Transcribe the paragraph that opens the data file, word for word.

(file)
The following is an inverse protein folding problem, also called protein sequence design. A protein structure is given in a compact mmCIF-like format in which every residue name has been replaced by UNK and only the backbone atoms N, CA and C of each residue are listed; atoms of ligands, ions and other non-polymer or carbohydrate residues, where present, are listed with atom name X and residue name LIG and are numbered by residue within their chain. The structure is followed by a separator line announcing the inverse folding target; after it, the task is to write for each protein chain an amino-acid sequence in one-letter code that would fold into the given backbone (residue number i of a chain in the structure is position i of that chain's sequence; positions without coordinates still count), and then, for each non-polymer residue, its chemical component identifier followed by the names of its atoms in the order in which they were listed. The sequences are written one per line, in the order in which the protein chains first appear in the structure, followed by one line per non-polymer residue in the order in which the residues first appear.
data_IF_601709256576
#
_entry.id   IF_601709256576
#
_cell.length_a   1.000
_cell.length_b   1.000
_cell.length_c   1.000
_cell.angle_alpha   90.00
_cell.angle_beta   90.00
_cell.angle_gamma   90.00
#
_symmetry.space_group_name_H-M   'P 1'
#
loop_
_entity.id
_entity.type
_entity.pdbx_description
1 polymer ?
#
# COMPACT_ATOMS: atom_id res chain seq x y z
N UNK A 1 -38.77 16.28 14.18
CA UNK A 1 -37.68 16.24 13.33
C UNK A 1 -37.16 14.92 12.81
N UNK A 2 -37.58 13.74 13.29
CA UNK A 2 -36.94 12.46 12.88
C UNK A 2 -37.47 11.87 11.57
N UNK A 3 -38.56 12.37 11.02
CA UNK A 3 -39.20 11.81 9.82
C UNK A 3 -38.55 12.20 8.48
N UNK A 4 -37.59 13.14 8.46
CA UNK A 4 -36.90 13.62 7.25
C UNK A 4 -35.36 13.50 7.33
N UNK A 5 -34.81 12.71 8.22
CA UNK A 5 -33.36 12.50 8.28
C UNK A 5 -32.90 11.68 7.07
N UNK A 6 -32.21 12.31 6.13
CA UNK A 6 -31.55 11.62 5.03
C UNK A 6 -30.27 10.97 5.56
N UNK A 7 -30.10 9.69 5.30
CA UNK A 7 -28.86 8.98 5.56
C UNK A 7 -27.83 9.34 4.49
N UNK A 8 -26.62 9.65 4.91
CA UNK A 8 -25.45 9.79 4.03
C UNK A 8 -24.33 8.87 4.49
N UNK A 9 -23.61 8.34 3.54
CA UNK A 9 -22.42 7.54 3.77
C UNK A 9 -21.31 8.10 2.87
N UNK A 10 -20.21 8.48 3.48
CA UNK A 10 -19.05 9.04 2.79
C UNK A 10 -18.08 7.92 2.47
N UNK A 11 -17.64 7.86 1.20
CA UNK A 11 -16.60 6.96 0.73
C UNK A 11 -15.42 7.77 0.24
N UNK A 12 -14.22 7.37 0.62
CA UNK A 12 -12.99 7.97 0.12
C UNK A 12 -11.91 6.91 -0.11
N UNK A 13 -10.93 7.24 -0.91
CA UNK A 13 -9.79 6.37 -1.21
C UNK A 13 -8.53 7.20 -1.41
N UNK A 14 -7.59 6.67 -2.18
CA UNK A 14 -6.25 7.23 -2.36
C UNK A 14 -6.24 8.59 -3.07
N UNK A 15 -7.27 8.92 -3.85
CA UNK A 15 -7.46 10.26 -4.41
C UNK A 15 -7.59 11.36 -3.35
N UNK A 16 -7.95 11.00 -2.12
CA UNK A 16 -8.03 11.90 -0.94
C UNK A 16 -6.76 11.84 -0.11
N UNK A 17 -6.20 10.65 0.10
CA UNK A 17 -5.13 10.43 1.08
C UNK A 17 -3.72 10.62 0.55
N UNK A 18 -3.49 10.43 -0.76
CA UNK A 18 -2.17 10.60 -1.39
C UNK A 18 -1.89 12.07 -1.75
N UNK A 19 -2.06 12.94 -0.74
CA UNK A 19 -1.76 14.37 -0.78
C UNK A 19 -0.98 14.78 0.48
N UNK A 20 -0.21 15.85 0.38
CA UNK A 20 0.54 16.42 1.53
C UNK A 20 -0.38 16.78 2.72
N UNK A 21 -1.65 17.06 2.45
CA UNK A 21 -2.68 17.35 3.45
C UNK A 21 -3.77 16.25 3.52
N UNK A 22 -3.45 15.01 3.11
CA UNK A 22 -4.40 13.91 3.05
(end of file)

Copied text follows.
The following is an inverse protein folding problem, also called protein sequence design. A protein structure is given in a compact mmCIF-like format in which every residue name has been replaced by UNK and only the backbone atoms N, CA and C of each residue are listed; atoms of ligands, ions and other non-polymer or carbohydrate residues, where present, are listed with atom name X and residue name LIG and are numbered by residue within their chain. The structure is followed by a separator line announcing the inverse folding target; after it, the task is to write for each protein chain an amino-acid sequence in one-letter code that would fold into the given backbone (residue number i of a chain in the structure is position i of that chain's sequence; positions without coordinates still count), and then, for each non-polymer residue, its chemical component identifier followed by the names of its atoms in the order in which they were listed. The sequences are written one per line, in the order in which the protein chains first appear in the structure, followed by one line per non-polymer residue in the order in which the residues first appear.